Preserving the Family Retreat: Top 10 Planning Strategies
Leading trusts and estates planning firm McManus & Associates shares important tactics via free conference call recording
Top AV-rated attorney John O. McManus discusses real estate transfer in light of 2012's $5MM exemption opportunity
NEW YORK, Aug. 9, 2012 /PRNewswire/ -- This year presents a unique opportunity to take advantage of the $5,000,000 exemption – expiring on December 31, 2012 – to move businesses, private equity ownership, stock portfolios, cash and real estate out of one's name and into trust for the benefit of loved ones. Providing guidance on how to leverage 2012's increased flexibility to transfer real estate, John O. McManus – top AV-rated trusts & estates attorney and founding principal of Tri-State-Area-based McManus & Associates – today released the report "Preserving the Family Retreat: Top 10 Planning Strategies."
During a recent conference call with clients, McManus addressed the advantages and disadvantages of choosing one's second residence as a funding source for the $5,000,000 exemption ($10,000,000 between husband and wife). Additionally, based on more than two decades of experience working with prosperous and successful clients across generations, he shares expert guidance on the longstanding strategies to transfer real estate in a tax-efficient manner.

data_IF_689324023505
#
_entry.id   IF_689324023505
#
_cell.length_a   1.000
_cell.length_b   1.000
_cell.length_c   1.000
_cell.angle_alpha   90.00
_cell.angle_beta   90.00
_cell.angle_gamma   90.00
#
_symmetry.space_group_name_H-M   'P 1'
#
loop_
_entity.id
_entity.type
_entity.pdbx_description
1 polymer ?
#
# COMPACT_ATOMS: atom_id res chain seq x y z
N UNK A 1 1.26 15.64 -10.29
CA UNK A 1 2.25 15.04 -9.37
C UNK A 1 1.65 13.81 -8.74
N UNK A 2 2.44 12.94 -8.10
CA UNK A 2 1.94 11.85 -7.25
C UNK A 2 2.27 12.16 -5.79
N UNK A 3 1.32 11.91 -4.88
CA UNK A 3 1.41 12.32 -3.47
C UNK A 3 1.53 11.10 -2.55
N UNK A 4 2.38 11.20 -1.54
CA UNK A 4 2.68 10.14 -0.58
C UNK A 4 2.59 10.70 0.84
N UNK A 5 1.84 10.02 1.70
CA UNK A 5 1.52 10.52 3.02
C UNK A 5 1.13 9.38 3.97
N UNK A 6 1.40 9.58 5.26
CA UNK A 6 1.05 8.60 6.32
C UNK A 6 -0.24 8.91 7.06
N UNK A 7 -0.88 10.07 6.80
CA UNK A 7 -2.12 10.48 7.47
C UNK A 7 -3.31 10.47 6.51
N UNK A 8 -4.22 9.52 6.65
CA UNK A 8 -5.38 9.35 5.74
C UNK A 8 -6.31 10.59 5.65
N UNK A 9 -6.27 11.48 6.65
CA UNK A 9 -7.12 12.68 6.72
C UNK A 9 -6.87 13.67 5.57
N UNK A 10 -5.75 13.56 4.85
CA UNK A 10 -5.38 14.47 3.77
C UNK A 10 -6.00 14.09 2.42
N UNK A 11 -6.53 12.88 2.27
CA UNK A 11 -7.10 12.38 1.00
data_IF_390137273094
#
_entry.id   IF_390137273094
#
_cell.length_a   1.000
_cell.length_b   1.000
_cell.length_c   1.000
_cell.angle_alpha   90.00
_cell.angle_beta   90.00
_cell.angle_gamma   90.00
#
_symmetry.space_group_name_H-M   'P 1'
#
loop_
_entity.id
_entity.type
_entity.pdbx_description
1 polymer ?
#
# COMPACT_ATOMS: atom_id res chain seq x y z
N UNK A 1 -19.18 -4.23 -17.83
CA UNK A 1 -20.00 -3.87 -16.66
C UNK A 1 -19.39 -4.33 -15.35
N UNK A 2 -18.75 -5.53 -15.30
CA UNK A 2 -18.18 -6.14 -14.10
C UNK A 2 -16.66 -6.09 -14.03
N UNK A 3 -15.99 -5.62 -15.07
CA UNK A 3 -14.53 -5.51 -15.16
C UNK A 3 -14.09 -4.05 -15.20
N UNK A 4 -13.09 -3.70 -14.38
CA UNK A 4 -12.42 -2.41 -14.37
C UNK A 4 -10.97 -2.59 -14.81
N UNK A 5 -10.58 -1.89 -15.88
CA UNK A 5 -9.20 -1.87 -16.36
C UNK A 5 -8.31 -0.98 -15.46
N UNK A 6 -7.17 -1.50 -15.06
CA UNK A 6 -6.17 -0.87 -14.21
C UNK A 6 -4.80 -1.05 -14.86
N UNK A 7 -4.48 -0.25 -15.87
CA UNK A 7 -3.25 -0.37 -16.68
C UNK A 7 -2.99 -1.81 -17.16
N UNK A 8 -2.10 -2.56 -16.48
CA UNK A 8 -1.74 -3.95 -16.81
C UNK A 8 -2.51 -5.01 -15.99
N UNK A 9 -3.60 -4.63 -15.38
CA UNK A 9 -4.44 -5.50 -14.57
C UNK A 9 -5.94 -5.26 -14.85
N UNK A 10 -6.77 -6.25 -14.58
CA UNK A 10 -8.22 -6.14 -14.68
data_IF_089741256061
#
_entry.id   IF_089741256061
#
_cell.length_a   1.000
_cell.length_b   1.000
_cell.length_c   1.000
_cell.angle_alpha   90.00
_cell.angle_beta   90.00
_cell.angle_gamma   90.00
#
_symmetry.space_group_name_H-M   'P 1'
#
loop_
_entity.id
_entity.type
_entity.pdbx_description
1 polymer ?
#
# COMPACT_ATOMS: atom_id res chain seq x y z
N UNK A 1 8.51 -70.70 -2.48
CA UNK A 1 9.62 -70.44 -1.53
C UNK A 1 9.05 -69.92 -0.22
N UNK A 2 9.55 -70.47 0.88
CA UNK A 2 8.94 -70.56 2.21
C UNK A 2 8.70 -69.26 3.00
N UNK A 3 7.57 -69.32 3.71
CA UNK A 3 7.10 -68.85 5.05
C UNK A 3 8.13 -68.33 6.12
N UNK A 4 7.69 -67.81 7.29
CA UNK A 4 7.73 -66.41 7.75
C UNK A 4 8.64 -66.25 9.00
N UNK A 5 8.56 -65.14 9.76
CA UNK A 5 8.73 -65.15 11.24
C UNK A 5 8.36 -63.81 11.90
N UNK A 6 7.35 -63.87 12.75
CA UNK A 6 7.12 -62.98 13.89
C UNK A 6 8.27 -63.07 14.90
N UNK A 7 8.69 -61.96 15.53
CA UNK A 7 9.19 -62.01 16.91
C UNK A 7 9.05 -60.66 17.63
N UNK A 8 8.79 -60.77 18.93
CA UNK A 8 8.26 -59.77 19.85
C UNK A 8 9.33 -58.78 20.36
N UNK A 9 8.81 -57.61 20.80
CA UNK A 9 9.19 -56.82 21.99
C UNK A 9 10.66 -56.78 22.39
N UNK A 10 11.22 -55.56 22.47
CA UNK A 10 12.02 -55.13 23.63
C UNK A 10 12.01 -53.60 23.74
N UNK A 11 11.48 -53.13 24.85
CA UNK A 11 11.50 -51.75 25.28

"For many, a second residence serves as a place of rich memories, a place for the family to still gather, and a place you hope your children and grandchildren will continue to enjoy," said McManus. "By putting this asset into trust, you will have created greater assurances that this home or a successor home will remain in the family for many years."
McManus continued, "Strictly from a financial standpoint, is real estate the best asset to transfer? In some instances, the optimal discounted value may not be attainable – but since real estate is often discounted organically due to market forces, it may present the best financial and emotional option."
Preserving the Family Retreat: Top 10 Planning Strategies
1. What protections does "joint tenants with rights of survivorship" – the typical ownership between husband and wife – afford?
- Property passes by operation of law ("automatically") to a surviving spouse, avoiding the probate process.
- If there is a financial reversal of one spouse, joint tenancy helps to protect the property from creditors.
- When one spouse passes away, tax benefits can be achieved by filing estate tax returns.
2. When planning with LLCs, what are the strategies for anonymity and tax planning?